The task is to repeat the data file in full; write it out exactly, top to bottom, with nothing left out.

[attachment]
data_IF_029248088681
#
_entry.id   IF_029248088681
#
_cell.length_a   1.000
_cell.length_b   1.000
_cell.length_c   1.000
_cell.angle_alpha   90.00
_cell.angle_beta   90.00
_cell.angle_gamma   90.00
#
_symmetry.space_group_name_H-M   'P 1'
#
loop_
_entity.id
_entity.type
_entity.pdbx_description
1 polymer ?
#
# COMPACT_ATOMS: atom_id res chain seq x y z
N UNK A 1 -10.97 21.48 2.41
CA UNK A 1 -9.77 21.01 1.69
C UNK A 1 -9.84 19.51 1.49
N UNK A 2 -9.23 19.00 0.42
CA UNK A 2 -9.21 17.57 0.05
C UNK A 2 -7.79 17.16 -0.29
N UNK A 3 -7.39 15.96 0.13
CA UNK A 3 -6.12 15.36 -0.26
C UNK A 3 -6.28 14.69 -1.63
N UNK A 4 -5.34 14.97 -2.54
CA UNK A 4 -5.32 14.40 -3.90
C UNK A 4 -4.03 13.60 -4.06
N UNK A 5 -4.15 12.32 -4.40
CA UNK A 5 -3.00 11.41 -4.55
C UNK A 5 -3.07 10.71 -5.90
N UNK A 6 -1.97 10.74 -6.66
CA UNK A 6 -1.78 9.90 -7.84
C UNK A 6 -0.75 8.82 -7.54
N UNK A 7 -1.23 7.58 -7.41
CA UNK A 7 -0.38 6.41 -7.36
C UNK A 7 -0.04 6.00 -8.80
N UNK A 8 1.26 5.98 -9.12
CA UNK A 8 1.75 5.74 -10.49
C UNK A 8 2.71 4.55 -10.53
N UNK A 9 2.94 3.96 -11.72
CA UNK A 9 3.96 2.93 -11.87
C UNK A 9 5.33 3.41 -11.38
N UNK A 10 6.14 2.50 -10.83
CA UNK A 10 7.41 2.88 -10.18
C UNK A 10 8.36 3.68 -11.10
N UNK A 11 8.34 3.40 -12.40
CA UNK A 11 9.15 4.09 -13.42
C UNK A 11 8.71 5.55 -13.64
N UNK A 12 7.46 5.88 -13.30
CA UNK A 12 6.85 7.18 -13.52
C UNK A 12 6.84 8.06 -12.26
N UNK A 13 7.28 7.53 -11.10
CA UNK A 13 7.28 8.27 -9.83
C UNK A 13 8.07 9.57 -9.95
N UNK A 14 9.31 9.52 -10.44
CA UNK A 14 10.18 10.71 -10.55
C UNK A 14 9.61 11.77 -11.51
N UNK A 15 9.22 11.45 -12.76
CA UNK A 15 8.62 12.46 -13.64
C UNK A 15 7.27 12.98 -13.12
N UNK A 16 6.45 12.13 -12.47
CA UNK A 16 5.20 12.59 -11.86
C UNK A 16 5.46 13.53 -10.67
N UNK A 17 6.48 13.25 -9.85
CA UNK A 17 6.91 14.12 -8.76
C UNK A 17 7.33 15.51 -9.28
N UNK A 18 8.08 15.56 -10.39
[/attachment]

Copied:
data_IF_029248088681
#
_entry.id   IF_029248088681
#
_cell.length_a   1.000
_cell.length_b   1.000
_cell.length_c   1.000
_cell.angle_alpha   90.00
_cell.angle_beta   90.00
_cell.angle_gamma   90.00
#
_symmetry.space_group_name_H-M   'P 1'
#
loop_
_entity.id
_entity.type
_entity.pdbx_description
1 polymer ?
#
# COMPACT_ATOMS: atom_id res chain seq x y z
N UNK A 1 -10.97 21.48 2.41
CA UNK A 1 -9.77 21.01 1.69
C UNK A 1 -9.84 19.51 1.49
N UNK A 2 -9.23 19.00 0.42
CA UNK A 2 -9.21 17.57 0.05
C UNK A 2 -7.79 17.16 -0.29
N UNK A 3 -7.39 15.96 0.13
CA UNK A 3 -6.12 15.36 -0.26
C UNK A 3 -6.28 14.69 -1.63
N UNK A 4 -5.34 14.97 -2.54
CA UNK A 4 -5.32 14.40 -3.90
C UNK A 4 -4.03 13.60 -4.06
N UNK A 5 -4.15 12.32 -4.40
CA UNK A 5 -3.00 11.41 -4.55
C UNK A 5 -3.07 10.71 -5.90
N UNK A 6 -1.97 10.74 -6.66
CA UNK A 6 -1.78 9.90 -7.84
C UNK A 6 -0.75 8.82 -7.54
N UNK A 7 -1.23 7.58 -7.41
CA UNK A 7 -0.38 6.41 -7.36
C UNK A 7 -0.04 6.00 -8.80
N UNK A 8 1.26 5.98 -9.12
CA UNK A 8 1.75 5.74 -10.49
C UNK A 8 2.71 4.55 -10.53
N UNK A 9 2.94 3.96 -11.72
CA UNK A 9 3.96 2.93 -11.87
C UNK A 9 5.33 3.41 -11.38
N UNK A 10 6.14 2.50 -10.83
CA UNK A 10 7.41 2.88 -10.18
C UNK A 10 8.36 3.68 -11.10
N UNK A 11 8.34 3.40 -12.40
CA UNK A 11 9.15 4.09 -13.42
C UNK A 11 8.71 5.55 -13.64
N UNK A 12 7.46 5.88 -13.30
CA UNK A 12 6.85 7.18 -13.52
C UNK A 12 6.84 8.06 -12.26
N UNK A 13 7.28 7.53 -11.10
CA UNK A 13 7.28 8.27 -9.83
C UNK A 13 8.07 9.57 -9.95
N UNK A 14 9.31 9.52 -10.44
CA UNK A 14 10.18 10.71 -10.55
C UNK A 14 9.61 11.77 -11.51
N UNK A 15 9.22 11.45 -12.76
CA UNK A 15 8.62 12.46 -13.64
C UNK A 15 7.27 12.98 -13.12
N UNK A 16 6.45 12.13 -12.47
CA UNK A 16 5.20 12.59 -11.86
C UNK A 16 5.46 13.53 -10.67
N UNK A 17 6.48 13.25 -9.85
CA UNK A 17 6.91 14.12 -8.76
C UNK A 17 7.33 15.51 -9.28
N UNK A 18 8.08 15.56 -10.39